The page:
Sequence analysis and optimal matching are useful heuristic tools for descriptive analysis of heterogeneous individual pathways such as educational careers, job sequences or patterns of family formation. To date, it remains unclear though how to handle the inevitable problems posed by missing values with regard to such analysis. Multiple Imputation (MI) offers a possible solution for this problem, but has hardly been tested in the context of sequence analysis.
Against this background this contribution assesses the potential of MI in the context of sequence analyses on the basis of an empirical example. Methodologically, we draw upon corresponding work of Brendan Halpin, and extend it to further types of missing value patterns. Our exemplary empirical case is a sequence analysis of panel data with substantial attrition. It examines the typical patterns and the persistence of sex segregation in school-to-work transitions in Switzerland.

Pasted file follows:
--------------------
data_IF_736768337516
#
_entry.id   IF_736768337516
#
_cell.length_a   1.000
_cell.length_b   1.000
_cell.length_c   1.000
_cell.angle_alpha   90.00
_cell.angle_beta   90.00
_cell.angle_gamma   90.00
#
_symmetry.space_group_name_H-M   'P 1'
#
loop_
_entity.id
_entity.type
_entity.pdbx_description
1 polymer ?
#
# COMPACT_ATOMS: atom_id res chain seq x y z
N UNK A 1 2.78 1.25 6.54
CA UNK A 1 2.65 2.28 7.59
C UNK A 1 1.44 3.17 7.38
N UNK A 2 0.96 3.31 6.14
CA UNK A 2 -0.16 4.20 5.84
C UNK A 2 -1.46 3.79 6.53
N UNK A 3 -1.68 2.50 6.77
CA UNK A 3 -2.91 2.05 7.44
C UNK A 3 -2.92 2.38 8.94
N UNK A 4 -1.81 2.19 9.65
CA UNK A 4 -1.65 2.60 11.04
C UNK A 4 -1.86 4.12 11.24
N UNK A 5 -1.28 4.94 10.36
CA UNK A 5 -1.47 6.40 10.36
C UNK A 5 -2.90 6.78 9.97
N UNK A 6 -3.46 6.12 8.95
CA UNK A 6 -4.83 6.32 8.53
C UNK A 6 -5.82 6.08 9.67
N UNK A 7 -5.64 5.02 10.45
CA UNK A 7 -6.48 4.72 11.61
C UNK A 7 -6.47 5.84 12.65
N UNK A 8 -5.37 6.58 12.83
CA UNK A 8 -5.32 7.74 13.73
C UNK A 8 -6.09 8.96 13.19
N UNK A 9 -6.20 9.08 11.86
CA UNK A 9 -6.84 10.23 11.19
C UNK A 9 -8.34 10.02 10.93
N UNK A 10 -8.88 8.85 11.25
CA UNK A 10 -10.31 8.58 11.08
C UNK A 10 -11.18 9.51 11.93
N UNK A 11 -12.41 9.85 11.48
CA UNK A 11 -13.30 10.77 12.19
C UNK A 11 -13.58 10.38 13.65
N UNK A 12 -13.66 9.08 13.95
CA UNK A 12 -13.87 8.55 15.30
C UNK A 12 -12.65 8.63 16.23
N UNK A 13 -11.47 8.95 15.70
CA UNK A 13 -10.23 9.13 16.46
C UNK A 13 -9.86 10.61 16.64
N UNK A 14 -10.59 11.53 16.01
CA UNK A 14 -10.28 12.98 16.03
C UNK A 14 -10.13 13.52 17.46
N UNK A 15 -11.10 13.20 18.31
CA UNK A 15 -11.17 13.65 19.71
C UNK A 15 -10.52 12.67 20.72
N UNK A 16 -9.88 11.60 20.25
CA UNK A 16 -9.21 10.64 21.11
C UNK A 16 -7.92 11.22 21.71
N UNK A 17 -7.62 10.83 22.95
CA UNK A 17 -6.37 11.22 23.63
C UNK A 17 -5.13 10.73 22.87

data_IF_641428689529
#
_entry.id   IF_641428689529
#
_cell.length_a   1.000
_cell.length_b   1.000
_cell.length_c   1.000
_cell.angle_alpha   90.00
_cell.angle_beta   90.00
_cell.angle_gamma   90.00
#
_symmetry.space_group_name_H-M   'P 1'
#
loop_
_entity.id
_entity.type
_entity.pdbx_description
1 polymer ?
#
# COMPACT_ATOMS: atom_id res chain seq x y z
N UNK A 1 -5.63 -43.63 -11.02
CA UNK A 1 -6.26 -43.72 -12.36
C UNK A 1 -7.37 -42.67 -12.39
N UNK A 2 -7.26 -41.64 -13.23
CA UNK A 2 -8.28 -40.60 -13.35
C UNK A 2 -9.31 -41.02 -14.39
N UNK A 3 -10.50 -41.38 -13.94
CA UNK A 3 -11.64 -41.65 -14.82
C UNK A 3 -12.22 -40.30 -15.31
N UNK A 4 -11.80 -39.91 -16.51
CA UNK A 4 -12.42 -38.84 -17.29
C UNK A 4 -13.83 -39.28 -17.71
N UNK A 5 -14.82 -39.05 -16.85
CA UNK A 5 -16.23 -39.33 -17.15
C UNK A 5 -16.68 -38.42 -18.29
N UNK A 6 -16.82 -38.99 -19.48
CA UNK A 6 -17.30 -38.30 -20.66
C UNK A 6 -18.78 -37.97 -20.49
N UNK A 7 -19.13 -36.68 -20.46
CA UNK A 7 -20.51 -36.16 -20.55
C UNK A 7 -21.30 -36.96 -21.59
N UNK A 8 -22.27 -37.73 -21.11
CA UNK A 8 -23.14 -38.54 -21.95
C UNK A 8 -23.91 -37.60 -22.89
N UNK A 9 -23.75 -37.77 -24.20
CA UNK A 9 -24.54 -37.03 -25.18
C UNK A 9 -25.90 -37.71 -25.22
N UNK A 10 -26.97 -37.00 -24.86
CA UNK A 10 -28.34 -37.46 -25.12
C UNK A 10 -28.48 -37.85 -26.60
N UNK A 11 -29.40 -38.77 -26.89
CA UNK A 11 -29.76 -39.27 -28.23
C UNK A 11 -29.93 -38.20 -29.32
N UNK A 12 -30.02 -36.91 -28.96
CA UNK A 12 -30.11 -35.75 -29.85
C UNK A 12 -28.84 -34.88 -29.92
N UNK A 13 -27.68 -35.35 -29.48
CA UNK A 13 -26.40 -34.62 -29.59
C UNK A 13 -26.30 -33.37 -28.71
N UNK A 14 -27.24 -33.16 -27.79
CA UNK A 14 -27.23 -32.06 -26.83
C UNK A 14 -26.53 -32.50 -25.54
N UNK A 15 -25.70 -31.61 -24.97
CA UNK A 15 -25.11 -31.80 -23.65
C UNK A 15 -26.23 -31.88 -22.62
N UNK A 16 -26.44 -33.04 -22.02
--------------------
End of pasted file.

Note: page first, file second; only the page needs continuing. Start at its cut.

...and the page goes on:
Preliminary results indicate that MI proves of value to handle missing values due to panel mortality in the context of sequence analysis. MI especially facilitates a sound interpretation of the resulting sequence types.

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